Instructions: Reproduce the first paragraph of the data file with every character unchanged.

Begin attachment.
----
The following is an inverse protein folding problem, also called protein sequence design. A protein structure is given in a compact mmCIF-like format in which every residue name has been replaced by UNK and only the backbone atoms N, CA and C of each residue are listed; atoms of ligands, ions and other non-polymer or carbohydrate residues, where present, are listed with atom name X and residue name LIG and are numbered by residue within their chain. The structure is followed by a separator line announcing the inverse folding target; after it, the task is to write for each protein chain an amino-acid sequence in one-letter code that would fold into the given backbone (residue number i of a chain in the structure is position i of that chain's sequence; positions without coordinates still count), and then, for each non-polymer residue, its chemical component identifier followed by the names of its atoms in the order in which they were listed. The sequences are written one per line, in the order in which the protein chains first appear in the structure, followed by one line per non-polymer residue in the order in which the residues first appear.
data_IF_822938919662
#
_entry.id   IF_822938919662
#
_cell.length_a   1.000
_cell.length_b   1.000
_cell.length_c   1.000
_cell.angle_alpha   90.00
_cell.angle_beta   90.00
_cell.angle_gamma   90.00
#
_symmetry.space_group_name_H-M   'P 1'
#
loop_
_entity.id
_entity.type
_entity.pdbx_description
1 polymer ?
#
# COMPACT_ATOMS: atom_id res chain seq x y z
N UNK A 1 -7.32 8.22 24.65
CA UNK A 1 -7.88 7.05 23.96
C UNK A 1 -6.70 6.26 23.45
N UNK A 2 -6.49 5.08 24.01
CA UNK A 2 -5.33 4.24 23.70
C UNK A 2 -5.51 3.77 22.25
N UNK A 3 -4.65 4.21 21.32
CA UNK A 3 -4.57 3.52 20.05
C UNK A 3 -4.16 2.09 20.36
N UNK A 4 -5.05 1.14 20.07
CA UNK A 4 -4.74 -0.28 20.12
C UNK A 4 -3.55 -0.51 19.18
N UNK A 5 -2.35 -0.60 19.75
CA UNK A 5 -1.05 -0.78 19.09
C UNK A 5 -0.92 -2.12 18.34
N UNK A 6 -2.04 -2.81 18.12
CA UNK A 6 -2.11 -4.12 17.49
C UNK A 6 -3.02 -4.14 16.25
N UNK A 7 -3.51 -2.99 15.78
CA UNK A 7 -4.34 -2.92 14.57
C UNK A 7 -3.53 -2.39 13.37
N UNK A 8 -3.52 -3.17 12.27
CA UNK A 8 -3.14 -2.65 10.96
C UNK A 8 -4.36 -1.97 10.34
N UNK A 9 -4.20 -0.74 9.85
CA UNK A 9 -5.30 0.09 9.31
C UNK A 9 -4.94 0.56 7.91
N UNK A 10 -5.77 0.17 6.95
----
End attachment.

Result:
The following is an inverse protein folding problem, also called protein sequence design. A protein structure is given in a compact mmCIF-like format in which every residue name has been replaced by UNK and only the backbone atoms N, CA and C of each residue are listed; atoms of ligands, ions and other non-polymer or carbohydrate residues, where present, are listed with atom name X and residue name LIG and are numbered by residue within their chain. The structure is followed by a separator line announcing the inverse folding target; after it, the task is to write for each protein chain an amino-acid sequence in one-letter code that would fold into the given backbone (residue number i of a chain in the structure is position i of that chain's sequence; positions without coordinates still count), and then, for each non-polymer residue, its chemical component identifier followed by the names of its atoms in the order in which they were listed. The sequences are written one per line, in the order in which the protein chains first appear in the structure, followed by one line per non-polymer residue in the order in which the residues first appear.